Christmas tree growers are enjoying their traditional festive sales boom - but one firm is also planning for future supply challenges after losing 30,000 trees during recent droughts.
Norfolk Christmas Trees, part of Great Melton Farms, west of Norwich, will harvest around 8,000 trees this year, with around 5,500 being sold to retail customers visiting the farm.
But even at the height of its peak season, the company is working to preserve long-term supplies after some disastrous weather.
In the dry summers between 2020 and 2022, the business lost around 30,000 young trees whose roots were not deep enough to find water in the soil.
Due to the length of time they would have taken to grow to maturity, that shortfall will hit about three years from now.
So the firm is already cutting back on wholesale deliveries to garden centres this year, after also planting some faster-growing varieties and investing £20,000 to extend irrigation mains, using water abstracted under licence from the River Yare, to safeguard future supplies.
"We lost a lot of trees during those drought years," said farm manager Rob Hartley. "That has left a big hole in our supply in three years' time if we don't manipulate our tree numbers now.
"Between winding back wholesale deliveries and irrigating we are trying to guarantee our own tree supply coming into the shop, and the quality of the trees.
"We will still do some wholesale, but the idea is we want to preserve our 5,500 trees for retail, because we want to expand this facility here and sell a lot more trees - we have aspirations to sell 7,500 or even 10,000 per year.
"I had a long conversation with my boss when I first came here six months ago, about whether we actually wanted to carry on [with Christmas trees], because losing 30,000 trees leaves a big trough a few years down the line, so we had to make the decision now about whether to invest in irrigation and more trees to get us where we need to be.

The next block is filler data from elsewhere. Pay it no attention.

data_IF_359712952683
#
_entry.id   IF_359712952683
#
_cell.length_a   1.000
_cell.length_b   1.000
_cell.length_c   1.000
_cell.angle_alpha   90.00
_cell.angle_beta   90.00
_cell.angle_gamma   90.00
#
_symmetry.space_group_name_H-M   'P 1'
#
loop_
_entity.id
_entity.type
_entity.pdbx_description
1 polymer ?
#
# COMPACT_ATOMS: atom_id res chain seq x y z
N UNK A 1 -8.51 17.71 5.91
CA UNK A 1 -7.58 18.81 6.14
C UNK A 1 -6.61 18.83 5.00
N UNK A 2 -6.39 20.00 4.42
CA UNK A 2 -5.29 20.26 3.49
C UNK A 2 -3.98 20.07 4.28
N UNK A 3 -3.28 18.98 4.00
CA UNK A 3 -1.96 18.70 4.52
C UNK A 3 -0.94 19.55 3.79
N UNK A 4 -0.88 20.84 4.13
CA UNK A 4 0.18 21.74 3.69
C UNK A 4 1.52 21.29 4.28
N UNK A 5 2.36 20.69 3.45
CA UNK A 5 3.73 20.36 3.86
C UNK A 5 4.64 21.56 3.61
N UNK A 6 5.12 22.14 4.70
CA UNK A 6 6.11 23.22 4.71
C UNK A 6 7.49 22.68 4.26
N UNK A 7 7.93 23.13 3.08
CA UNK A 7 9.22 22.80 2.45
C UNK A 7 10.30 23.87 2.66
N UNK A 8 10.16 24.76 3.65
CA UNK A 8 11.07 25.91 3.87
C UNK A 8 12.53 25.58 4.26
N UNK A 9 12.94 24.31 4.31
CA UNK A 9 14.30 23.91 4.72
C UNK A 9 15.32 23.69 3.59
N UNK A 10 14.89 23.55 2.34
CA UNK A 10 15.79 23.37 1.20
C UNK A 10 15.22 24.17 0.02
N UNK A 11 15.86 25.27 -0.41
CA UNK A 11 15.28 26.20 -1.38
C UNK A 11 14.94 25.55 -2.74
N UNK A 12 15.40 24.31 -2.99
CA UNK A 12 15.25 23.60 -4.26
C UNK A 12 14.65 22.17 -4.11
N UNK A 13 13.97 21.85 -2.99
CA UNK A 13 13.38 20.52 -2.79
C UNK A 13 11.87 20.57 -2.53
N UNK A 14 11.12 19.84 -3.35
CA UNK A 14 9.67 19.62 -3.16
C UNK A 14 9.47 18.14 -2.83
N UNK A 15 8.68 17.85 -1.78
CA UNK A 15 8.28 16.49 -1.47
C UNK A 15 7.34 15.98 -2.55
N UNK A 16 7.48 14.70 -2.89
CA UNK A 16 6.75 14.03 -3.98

"Quite rightly we decided to do it. If you've got a business that is pulling in this much income in November and December on an arable estate, you would be wrong not to carry on with that diversification."
Mr Hartley does not believe there will not be an overall shortage of trees in future years, as suppliers in other parts of the country which are better suited to forestry, will not have suffered the same losses.
Great Melton Farms, which also grows arable crops across 1,800 hectares of land, plants 12-15,000 trees per year on about 45ha of plantations - usually drier, sandy soils which are not ideal for food crops.
More than 90pc are Nordmann firs, which grow very slowly for the first three years, before adding about a foot per year.
The trees require a lot of investment and careful management - starting with plant costs of about 90p each, deer-fencing and irrigation.
"Then you have got to tend them for six or seven years without any income," said Mr Hartley.
"We try to plant into clover as it is a natural weed suppressant, but if you plant into bare ground you have got to mow and strim in-between them to keep the weeds down.
"When they get to a certain size you base-prune them to get the bit you put in your tree stand at home, then you've got to bud-rub them to shape them, you've got to crimp the leaders every year to manipulate how they grow, then you've got to top-stop them, which is where you put a growth regulator on the leader to stop it running away.
"If left in the right conditions they will just grow and grow and you end up with big gaps between the branches, which no-one wants - everyone wants a nice bushy tree.
"Then we put on a blended fertiliser to guarantee the needle colour is going to be a nice dark green, and all sorts of trace elements like manganese, magnesium, zinc, copper and boron."
Farm foreman Edward Filby oversees the Christmas tree operation in a seasonal diversion from his usual arable responsibilities of tractor driving, cultivations and seed drilling on the farm.
"There are not many tractor drivers that get to deal with the retail side," he said. "Farming can be quite a stressful and lonely job, so this adds something extra.
"I find it nice to come here and be with the public at a happy time of year. It is completely different to a normal farm job, where we would have been in the workshop at this time of year."